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A Vaccine for Colon Cancer

A new approach to preventing cancer teaches the immune system to seek and destroy emerging tumors.
July 27, 2009

A cancer vaccine with a twist is making headway in clinical trials at the University of Pittsburgh School of Medicine. Rather than targeting a cancer-related virus–the way Gardasil targets human papillomavirus to prevent some cervical cancers–the new vaccine triggers the immune system to attack a faulty protein that’s often abundant in colorectal cancer tissue and precancerous tissue.

Colon cancer: This x-ray image shows a barium enema in a patient with cancer of the bowel.

The Pitt investigators say that if the vaccine is successful, it could potentially obviate the need for repeated colonoscopies in patients at high risk for developing colorectal cancer. These patients have had multiple precancerous polyps, called advanced adenomas, in their intestines, and they are routinely screened by colonoscopy for signs of recurrence.

The vaccine has already proven safe in patients with advanced pancreatic cancer. It is now in clinical trials to gauge the immune response it elicits in patients with a history of advanced adenomas. It works by spurring the body to manufacture antibodies against the abnormal version of a mucous protein called MUC1. While moderate amounts of the protein are found in the lining of normal intestines, high levels of a defective form of MUC1 are present in about half of advanced adenomas and the majority of colorectal cancers.

The vaccine primes the immune system to monitor the gut for emerging cancers by teaching it to recognize abnormal MUC1. If an adenoma develops and begins to produce the faulty version of MUC1, the immune system will raise antibodies to attack and destroy the precancerous tissue.

“You would be using your immune system as a surveillance mechanism to prevent the development of malignancy,” says principal investigator Robert E. Schoen, professor of medicine at the University of Pittsburgh School of Medicine and professor of epidemiology at Pitt’s Graduate School of Public Health.

Using this kind of immunotherapy to combat cancer isn’t new–a number of cancer vaccines are currently being tested in clinical trials. But so far the technique has been used only to attack existing tumors. The new vaccine represents the first attempt to use immunotherapy to keep cancer from forming in the first place. “This is taking it in a different direction,” says Schoen. “We’re now trying to use immunotherapy as a means of prevention.”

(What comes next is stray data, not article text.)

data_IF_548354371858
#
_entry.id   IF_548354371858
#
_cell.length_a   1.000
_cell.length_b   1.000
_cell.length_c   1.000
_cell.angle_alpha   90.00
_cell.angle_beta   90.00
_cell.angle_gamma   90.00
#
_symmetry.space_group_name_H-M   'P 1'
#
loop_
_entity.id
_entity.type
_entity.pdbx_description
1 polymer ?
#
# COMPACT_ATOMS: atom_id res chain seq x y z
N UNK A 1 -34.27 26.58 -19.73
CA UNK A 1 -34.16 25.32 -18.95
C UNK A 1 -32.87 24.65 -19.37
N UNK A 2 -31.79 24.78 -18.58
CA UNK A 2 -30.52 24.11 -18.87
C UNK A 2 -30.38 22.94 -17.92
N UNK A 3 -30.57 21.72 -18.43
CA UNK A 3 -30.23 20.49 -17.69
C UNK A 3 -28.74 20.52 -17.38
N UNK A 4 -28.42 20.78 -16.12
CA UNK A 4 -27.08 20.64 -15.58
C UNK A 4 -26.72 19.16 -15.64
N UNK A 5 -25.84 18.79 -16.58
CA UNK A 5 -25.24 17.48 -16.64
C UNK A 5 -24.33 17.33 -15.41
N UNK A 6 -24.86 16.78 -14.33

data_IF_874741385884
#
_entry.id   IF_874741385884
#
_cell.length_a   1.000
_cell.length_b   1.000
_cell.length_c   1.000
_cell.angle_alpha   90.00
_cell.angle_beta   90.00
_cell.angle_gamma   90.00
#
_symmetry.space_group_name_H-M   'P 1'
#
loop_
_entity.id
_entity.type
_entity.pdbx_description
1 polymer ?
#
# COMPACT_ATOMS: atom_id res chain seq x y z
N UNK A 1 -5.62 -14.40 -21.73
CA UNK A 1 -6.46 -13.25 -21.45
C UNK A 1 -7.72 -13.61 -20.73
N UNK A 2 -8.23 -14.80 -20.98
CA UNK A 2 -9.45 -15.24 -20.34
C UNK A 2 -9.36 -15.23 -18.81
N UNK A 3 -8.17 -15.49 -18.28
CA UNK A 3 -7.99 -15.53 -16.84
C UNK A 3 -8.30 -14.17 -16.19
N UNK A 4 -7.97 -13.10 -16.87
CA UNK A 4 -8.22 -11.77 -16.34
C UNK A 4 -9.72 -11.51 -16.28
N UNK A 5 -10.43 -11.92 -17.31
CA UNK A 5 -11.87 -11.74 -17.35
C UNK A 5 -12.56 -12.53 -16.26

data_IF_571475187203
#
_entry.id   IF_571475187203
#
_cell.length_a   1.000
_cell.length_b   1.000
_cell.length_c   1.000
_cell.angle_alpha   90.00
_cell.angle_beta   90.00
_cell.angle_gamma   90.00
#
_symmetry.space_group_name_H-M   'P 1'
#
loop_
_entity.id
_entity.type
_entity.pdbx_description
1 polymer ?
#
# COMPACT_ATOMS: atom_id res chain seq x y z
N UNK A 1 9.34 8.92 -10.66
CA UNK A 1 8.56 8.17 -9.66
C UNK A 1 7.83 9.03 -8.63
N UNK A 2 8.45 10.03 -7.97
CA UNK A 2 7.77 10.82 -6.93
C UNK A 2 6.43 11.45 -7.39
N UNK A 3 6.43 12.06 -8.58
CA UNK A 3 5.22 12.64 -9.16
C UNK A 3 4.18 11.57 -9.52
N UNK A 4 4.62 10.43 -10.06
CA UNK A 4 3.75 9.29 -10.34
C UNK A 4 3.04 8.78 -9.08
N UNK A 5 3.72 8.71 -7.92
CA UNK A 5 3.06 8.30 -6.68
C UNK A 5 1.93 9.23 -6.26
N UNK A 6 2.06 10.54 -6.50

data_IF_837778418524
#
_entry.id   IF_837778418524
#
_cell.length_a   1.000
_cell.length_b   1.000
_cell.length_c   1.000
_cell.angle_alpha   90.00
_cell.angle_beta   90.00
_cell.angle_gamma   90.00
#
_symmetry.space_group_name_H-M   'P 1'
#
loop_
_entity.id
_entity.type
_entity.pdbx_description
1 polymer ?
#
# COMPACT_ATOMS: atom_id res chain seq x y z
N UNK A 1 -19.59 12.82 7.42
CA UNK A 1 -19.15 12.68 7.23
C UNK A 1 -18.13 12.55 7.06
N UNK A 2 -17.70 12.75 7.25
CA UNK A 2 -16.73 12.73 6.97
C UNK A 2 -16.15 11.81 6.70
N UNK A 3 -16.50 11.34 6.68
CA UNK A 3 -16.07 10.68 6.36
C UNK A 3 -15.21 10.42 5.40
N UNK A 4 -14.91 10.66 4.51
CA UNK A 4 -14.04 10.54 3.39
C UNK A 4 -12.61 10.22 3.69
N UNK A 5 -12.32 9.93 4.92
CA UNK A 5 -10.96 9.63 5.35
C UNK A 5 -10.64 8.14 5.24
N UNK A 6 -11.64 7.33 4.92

Not all colorectal tumors produce abnormal MUC1, and there’s no way to know ahead of time if a patient will develop one that does. So it’s still theoretically possible to develop colorectal cancer even if the vaccine is effective, says Schoen, because a vaccinated patient would still be at risk for tumors that don’t make faulty MUC1.

For that reason, it’s not clear yet whether the vaccine could supplant colonoscopies altogether in high-risk patients, says Mack Ruffin IV, professor of family medicine and a research scientist in epidemiology at the University of Michigan, who is not involved in the trials. “If they still need colonoscopies, we haven’t done anything but add extra cost and side effects to managing people with polyps.”

The Pitt investigators have been recruiting subjects for the trial since October 2008, and they expect to finish gathering data in fall 2011. Patients receive an initial dose of the vaccine with boosters 2 and 10 weeks later, and their immune response is monitored for a year. Because their history of advanced adenomas puts them at high risk for cancer, the patients are monitored throughout the trial with colonoscopies–the current gold standard for surveillance–giving the researchers a preliminary idea of whether the vaccine can limit recurrence or progression.

So far, in the more than 20 subjects already enrolled, says Schoen, “the vaccine is extremely well tolerated.” Beyond some redness and soreness at the injection site and the occasional short-term fever, there have been no adverse effects. The next step, Schoen says, will be another trial to determine more precisely the relationship between vaccine administration and adenoma recurrence. He estimates that those experiments could begin within two years.

Abnormal MUC1 isn’t limited to colorectal cancer. It’s also present in some other cancers, including most breast tumors, meaning the new vaccine could be adapted for other uses. More broadly, the strategy of stimulating the immune system to attack a tumor-related protein may be relevant for other types of cancer as well. Many proteins are known to be aberrantly expressed in malignant tissue, says Schoen, and “vaccines against other proteins could be used for other cancers.”

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